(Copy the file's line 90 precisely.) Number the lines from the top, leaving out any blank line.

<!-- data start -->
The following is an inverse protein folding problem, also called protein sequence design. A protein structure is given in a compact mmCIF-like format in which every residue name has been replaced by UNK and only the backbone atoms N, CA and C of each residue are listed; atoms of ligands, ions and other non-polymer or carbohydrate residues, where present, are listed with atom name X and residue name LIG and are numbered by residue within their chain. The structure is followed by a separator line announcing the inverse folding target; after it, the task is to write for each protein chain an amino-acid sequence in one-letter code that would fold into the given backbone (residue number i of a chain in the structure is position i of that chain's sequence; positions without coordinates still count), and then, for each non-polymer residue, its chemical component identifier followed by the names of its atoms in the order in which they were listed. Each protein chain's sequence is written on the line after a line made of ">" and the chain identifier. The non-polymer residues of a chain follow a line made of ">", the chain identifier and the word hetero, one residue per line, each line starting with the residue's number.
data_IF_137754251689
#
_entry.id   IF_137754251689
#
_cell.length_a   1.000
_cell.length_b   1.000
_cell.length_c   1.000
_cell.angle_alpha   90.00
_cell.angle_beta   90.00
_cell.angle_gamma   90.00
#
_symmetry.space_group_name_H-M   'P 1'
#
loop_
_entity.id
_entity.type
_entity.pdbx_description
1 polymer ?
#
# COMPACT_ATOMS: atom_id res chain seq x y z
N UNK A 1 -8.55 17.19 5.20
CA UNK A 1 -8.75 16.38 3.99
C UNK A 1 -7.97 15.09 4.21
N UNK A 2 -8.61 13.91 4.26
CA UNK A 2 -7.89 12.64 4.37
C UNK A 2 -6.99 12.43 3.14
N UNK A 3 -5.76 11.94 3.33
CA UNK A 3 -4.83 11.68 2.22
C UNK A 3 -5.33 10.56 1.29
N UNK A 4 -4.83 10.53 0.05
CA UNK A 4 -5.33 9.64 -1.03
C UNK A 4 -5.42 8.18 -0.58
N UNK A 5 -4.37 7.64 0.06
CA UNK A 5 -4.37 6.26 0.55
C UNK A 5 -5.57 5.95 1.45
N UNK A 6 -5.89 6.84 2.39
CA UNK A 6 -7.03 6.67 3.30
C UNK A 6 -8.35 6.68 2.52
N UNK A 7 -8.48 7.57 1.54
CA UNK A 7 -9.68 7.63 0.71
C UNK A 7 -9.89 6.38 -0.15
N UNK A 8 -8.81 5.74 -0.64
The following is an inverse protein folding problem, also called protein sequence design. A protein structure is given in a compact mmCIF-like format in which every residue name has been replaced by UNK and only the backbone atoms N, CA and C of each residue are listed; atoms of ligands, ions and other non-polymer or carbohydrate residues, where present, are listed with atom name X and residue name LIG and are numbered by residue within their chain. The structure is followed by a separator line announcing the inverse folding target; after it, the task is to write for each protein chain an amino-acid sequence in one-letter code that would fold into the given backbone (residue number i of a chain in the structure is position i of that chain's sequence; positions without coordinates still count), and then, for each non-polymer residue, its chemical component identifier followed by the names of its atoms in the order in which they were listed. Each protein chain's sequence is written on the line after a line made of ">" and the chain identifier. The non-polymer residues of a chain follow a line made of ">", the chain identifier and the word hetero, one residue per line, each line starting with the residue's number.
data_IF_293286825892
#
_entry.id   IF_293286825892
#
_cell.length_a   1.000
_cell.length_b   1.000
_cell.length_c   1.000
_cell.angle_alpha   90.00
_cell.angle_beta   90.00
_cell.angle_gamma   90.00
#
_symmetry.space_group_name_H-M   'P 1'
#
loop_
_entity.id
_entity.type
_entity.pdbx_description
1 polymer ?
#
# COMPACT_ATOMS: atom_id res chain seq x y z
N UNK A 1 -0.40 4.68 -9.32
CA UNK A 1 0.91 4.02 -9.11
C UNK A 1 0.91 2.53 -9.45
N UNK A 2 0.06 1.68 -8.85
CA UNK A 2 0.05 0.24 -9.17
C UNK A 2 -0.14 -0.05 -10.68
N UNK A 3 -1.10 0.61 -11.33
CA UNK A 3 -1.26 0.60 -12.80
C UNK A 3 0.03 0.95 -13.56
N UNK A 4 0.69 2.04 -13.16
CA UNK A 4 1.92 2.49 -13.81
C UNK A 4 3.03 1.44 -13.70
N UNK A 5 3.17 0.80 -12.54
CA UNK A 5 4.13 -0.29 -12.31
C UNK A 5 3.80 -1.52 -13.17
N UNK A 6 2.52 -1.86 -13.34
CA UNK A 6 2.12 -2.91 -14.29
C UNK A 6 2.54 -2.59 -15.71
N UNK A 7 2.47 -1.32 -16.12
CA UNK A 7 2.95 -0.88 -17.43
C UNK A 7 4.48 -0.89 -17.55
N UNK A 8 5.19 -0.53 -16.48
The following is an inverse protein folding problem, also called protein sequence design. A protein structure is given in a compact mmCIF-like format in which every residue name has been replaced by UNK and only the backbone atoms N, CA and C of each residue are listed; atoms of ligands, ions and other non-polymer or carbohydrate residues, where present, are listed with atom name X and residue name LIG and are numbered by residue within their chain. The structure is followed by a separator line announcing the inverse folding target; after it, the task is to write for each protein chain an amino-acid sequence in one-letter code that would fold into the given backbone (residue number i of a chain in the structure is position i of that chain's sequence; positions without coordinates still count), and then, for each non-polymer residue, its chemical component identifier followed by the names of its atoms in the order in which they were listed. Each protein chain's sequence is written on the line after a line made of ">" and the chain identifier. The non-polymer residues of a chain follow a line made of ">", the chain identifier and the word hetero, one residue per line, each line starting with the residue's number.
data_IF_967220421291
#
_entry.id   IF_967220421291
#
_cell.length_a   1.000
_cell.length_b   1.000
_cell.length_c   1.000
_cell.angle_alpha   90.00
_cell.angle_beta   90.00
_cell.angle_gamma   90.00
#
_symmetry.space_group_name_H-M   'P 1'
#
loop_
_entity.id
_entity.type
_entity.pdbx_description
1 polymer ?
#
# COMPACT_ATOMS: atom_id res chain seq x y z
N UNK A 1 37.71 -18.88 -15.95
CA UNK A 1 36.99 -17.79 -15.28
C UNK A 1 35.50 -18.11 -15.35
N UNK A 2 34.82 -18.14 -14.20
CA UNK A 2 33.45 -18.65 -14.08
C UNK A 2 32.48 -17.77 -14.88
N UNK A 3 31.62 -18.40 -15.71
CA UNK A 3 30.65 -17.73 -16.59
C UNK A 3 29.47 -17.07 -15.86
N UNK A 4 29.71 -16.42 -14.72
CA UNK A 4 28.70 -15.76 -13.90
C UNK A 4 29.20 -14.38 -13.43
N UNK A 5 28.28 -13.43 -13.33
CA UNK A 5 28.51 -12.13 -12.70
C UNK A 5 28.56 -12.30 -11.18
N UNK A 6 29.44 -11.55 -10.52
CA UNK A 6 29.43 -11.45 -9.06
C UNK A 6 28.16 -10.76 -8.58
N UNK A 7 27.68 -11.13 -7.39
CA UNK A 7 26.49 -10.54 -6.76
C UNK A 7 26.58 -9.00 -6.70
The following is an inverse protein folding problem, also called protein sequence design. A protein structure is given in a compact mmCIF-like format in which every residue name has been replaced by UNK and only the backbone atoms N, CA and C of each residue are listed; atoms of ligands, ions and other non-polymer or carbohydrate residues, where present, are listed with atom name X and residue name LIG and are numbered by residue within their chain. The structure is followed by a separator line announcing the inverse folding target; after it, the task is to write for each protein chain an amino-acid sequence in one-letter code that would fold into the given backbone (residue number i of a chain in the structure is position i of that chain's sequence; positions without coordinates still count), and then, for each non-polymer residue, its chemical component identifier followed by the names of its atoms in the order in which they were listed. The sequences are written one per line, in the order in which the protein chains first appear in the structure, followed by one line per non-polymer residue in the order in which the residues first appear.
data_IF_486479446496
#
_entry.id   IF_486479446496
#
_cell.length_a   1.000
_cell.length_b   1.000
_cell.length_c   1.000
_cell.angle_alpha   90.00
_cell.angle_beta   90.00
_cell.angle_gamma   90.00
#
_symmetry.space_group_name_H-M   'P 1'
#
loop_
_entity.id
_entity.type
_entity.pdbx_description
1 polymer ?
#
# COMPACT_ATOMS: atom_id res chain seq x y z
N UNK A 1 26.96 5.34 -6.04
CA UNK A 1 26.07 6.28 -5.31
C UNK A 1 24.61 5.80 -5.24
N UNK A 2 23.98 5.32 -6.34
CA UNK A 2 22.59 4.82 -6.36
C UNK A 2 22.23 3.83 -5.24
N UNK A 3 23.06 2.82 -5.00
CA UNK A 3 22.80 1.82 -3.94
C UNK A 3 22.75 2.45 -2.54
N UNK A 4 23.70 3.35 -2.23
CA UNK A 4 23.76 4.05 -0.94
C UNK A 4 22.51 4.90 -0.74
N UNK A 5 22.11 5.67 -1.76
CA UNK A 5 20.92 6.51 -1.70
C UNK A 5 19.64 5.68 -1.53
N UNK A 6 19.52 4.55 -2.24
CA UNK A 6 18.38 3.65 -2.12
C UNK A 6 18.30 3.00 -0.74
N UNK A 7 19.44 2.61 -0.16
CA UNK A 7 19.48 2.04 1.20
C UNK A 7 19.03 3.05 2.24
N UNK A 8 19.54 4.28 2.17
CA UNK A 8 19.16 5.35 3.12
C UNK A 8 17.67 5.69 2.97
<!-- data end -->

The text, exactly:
_entry.id   IF_967220421291